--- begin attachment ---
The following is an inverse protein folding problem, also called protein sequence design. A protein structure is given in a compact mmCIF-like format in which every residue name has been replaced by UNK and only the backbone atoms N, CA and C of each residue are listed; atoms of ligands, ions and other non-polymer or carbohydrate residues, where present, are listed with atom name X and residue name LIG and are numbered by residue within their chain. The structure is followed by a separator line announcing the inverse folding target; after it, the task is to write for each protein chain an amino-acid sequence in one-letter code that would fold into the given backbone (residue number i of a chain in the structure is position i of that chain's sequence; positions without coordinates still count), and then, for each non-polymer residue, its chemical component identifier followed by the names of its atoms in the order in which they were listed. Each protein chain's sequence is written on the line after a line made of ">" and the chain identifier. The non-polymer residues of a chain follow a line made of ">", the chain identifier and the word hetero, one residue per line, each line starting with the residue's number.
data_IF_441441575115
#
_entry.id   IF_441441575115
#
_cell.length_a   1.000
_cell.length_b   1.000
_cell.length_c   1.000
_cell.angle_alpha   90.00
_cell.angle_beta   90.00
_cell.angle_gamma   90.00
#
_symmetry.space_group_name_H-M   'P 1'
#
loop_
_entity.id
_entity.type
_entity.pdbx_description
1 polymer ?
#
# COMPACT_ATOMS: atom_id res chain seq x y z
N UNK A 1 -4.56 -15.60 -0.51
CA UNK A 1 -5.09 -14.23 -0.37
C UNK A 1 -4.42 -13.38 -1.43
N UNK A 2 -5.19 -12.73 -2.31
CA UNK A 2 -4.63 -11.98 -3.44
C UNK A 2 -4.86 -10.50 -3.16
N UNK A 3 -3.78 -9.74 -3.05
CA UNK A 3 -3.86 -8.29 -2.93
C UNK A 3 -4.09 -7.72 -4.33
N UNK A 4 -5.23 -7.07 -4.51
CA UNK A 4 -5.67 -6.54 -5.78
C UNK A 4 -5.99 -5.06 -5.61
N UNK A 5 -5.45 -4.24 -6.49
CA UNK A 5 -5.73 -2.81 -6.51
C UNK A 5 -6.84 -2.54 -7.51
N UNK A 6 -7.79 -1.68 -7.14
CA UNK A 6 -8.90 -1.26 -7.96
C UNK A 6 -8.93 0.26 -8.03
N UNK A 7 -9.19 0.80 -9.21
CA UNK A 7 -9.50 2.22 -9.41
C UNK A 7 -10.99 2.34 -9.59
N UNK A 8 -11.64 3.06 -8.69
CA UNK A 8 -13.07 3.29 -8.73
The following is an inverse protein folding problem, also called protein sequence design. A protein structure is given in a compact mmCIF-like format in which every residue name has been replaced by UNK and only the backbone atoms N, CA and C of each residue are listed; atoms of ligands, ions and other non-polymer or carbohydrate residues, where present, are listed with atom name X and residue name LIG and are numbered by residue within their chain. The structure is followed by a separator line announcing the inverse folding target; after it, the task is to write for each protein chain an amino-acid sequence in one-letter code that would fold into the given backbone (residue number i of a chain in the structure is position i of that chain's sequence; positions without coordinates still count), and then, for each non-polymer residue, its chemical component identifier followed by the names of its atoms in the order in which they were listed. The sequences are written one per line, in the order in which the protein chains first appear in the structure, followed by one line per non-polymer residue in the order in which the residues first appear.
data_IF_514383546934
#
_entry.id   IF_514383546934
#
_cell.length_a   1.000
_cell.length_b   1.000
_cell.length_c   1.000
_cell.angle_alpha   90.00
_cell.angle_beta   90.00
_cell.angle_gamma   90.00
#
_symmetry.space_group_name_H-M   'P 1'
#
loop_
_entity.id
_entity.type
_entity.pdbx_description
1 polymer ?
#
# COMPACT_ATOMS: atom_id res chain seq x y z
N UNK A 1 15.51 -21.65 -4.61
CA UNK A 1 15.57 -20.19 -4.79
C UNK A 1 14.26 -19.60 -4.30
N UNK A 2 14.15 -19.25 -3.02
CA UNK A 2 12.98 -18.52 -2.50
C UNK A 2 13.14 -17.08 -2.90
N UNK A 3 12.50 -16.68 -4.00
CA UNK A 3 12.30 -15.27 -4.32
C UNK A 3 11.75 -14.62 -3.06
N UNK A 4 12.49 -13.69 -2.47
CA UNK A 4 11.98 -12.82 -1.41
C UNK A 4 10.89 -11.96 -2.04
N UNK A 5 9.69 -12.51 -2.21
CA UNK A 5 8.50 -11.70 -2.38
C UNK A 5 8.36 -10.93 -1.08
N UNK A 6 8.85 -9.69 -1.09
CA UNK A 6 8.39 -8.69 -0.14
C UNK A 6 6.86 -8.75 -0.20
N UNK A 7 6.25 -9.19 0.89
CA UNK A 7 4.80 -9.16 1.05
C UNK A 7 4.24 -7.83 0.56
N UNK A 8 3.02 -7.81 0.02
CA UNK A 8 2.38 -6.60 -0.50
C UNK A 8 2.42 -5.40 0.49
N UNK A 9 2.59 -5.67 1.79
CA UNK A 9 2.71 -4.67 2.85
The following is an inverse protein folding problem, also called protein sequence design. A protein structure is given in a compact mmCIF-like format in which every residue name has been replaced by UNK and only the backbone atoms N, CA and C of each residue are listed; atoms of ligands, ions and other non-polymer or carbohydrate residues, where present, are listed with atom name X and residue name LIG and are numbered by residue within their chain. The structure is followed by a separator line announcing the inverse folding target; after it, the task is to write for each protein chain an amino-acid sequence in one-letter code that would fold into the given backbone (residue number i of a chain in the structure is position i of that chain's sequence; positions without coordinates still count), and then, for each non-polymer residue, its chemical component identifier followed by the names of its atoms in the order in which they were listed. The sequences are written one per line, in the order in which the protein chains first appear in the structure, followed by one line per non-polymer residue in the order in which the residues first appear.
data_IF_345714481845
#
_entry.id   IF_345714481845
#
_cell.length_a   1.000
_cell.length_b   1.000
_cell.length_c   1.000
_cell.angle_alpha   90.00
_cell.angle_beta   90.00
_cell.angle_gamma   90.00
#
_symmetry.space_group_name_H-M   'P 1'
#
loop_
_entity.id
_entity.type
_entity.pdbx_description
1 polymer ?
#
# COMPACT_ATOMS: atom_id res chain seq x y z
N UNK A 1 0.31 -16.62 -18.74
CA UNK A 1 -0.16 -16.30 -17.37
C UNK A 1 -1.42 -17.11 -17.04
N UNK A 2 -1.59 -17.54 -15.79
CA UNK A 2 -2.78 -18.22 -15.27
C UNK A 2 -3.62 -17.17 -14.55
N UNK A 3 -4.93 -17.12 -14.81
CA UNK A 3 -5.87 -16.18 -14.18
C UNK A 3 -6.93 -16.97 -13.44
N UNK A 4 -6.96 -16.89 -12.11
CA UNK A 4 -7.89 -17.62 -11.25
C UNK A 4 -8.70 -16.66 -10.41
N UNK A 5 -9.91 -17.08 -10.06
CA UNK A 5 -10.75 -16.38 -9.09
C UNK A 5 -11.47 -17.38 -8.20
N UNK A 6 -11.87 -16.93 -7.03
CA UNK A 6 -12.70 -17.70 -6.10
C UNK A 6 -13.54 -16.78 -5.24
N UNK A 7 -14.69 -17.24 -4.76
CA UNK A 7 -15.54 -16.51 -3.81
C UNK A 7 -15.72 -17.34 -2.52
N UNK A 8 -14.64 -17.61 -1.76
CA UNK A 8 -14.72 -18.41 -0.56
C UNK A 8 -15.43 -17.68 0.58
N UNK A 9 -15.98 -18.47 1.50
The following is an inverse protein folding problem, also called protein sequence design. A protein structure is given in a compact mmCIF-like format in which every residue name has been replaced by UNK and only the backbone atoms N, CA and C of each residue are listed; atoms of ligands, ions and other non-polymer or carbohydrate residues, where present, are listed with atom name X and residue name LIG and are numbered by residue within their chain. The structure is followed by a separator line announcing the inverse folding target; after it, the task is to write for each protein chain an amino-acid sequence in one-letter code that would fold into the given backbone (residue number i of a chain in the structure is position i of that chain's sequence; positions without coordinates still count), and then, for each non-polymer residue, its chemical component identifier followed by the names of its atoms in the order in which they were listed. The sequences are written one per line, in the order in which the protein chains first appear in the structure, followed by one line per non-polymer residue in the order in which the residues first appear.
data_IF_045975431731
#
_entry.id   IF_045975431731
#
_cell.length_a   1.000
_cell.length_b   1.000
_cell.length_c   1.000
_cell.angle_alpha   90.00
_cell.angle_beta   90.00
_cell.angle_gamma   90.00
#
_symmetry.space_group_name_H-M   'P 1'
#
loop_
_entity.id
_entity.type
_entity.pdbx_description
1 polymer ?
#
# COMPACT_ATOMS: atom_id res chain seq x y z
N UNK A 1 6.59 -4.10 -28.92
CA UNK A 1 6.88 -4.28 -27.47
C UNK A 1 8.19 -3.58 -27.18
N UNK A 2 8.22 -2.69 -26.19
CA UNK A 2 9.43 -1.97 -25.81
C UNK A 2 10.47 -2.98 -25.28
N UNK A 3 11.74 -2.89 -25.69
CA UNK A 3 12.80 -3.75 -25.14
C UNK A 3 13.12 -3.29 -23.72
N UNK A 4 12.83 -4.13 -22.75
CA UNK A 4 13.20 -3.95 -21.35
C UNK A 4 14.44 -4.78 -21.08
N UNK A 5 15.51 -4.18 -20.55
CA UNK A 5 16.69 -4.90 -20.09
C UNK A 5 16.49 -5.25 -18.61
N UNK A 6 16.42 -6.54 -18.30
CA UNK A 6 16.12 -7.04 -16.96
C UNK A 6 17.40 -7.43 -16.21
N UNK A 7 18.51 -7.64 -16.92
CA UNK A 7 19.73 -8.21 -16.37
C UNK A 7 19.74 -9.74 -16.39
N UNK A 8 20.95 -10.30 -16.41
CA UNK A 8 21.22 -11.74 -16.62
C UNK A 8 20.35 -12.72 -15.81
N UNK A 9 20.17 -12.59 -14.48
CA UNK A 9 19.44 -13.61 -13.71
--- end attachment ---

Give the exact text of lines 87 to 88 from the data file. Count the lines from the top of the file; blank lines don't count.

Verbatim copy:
N UNK A 8 3.02 -7.81 0.02
CA UNK A 8 2.38 -6.60 -0.50